Paul Samuelson, the greatest economist of the past century (if not of all time), famously proved a “fallacy of large numbers”. Consider a single bet which is rejected (say, 50/50 chance of winning $11 or losing $10). If an agent has utility that rejects that bet at any wealth level, then he must also reject any finite string of such bets. Many people intuitively believe that they can accept the string of bets because, by the law of large numbers, the probability of losing money goes to 0 as the number of bets goes to infinity. This is true, but note that concavity of utility, in general, will punish you for increasing the variance of the bet, and clearly variance also increases as n goes to infinity. It is simple to prove by induction from the last bet that any such string must be rejected. Samuelson conjectures that the reason people accept the string and reject the single bet is because they misunderstand how insurance works: insurance is a service that divides risk among many buyers; pooling many risks alone does not make risk averse agents better off for precisely the reasons in the fallacy of large numbers.
That’s all well and good, but in fact, there is a hidden assumption. It is not the case that a risk-averse agent necessarily prefers a bet with lower variance over a similar bet with the same mean yet higher variance (this is only true if the utility can be described using only those two moments). Further, Ross shows Samuelson’s caveat that a bet must be rejected at all wealth levels is very strong. Note that for local bet x and wealth w, E[U(w+x)]<=U(w) iff mU'(w)+U''(w)[s/2]=2u/s. The left hand side is the coefficient of absolute risk aversion, so only the linear utility u(x)=x and the CARA utility u(x)=-e^-Ax satisfy that condition for any wealth level.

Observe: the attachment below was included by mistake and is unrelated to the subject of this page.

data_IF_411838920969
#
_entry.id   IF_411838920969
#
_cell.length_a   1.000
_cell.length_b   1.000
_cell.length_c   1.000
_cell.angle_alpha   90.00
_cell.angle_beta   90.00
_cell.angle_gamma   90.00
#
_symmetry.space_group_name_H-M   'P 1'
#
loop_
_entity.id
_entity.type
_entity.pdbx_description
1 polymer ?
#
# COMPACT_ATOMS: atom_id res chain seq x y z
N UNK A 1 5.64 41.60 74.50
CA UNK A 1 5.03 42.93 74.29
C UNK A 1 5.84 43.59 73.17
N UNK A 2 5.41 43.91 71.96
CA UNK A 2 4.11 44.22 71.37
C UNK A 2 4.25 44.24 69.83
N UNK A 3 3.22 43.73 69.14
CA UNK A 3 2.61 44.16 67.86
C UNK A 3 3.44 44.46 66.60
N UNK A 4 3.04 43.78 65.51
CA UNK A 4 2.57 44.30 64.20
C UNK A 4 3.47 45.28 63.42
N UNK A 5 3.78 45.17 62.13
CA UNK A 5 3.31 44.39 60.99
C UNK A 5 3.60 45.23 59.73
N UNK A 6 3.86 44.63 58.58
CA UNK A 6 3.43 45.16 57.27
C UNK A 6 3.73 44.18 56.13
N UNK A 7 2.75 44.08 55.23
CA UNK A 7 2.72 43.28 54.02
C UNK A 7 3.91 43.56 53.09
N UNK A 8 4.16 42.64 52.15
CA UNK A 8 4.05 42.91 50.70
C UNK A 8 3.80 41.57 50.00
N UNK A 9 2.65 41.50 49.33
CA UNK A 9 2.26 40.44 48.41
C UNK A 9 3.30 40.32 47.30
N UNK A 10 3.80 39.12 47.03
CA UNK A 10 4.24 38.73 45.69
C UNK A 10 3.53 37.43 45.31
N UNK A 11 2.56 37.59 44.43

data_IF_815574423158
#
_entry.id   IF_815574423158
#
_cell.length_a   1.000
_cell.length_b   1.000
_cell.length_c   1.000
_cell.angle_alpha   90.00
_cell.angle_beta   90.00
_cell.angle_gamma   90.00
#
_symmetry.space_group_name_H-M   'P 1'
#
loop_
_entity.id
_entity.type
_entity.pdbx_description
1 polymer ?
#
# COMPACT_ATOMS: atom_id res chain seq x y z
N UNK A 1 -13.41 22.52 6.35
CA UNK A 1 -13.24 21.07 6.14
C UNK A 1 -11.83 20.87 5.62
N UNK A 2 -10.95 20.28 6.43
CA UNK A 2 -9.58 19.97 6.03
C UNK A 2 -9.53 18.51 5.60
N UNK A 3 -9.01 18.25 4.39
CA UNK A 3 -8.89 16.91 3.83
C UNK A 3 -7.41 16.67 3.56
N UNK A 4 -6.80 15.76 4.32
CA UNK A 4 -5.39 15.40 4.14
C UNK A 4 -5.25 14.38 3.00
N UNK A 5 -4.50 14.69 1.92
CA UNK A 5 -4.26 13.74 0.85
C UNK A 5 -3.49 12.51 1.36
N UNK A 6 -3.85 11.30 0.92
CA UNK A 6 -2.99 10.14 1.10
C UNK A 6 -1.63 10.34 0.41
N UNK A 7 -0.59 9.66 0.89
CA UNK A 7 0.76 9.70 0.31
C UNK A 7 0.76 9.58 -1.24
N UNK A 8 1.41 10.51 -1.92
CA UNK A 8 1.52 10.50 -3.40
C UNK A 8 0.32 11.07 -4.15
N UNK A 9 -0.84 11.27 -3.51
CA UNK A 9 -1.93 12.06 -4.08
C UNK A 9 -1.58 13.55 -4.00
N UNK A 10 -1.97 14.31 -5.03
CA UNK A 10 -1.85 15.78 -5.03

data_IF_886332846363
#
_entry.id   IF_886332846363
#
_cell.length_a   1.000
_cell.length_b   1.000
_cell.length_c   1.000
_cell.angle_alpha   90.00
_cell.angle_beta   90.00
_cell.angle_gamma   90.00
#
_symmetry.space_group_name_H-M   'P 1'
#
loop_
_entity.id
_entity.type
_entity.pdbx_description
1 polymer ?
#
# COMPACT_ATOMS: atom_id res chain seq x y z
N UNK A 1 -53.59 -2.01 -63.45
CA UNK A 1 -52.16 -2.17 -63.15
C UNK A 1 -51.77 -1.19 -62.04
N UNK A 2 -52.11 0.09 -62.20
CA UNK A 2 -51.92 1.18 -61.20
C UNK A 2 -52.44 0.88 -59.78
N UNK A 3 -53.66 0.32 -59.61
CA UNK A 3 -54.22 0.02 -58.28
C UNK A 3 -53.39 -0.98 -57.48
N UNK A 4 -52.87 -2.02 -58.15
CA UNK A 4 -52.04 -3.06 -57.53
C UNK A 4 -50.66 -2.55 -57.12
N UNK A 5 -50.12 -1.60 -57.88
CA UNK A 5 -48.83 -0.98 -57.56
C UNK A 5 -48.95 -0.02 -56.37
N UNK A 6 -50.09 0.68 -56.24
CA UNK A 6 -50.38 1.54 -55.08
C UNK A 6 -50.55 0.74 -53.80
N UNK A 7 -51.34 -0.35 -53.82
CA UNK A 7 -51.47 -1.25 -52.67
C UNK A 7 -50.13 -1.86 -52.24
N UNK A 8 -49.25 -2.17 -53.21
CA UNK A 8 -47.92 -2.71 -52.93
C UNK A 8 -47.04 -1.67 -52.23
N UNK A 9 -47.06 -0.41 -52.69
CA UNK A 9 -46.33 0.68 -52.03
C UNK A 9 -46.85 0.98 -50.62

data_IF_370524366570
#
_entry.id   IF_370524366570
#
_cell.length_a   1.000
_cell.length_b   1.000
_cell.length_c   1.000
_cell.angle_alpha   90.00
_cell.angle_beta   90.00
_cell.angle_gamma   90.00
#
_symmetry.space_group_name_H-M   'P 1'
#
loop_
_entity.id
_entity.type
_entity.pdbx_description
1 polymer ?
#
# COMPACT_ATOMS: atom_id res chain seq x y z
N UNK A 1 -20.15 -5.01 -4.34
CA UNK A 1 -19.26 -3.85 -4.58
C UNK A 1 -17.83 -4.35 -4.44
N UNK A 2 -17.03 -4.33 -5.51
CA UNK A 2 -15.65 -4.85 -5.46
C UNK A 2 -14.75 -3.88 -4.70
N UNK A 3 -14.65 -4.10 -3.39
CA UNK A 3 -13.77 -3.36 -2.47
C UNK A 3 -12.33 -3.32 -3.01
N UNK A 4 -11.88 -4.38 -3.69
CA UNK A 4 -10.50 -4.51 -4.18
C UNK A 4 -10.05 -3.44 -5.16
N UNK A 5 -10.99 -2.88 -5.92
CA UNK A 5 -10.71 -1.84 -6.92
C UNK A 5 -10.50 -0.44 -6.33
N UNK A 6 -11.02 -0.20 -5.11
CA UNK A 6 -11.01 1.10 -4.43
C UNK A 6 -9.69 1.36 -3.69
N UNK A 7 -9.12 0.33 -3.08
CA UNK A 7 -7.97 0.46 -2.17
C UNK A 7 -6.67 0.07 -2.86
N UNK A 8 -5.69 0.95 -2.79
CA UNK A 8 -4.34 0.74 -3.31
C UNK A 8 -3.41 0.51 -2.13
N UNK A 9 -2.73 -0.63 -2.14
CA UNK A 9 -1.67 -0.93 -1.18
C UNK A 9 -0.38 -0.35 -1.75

If utility is concave, and the bets satisfy some technical conditions, the necessary and sufficient condition for a string of gambles to eventually be accepted even when one is rejected is that u(x)e^gx goes to zero and x goes to negative infinity, for all g>0. This essentially ensures that as x decreases, utility falls less quickly than the exponential, ensuring that the negative expected utility from higher variance in the string of bets is not enough to counter the higher expected value from that string. Many perfectly normal expected utility functions can satisfy that condition.
http://www.jstor.org/stable/2676262 (Link to gated JSTOR – I cannot find an ungated version. Senior academics, please work to free academic work! It’s madness to spend so much time working on your research only to give it away to companies like Elsevier whose only “value added” is in making it harder for consumers to view your hard work!)
a strong argument can be made for Friedman as equally great during the 20th. As far as for all time, its far to soon to tell.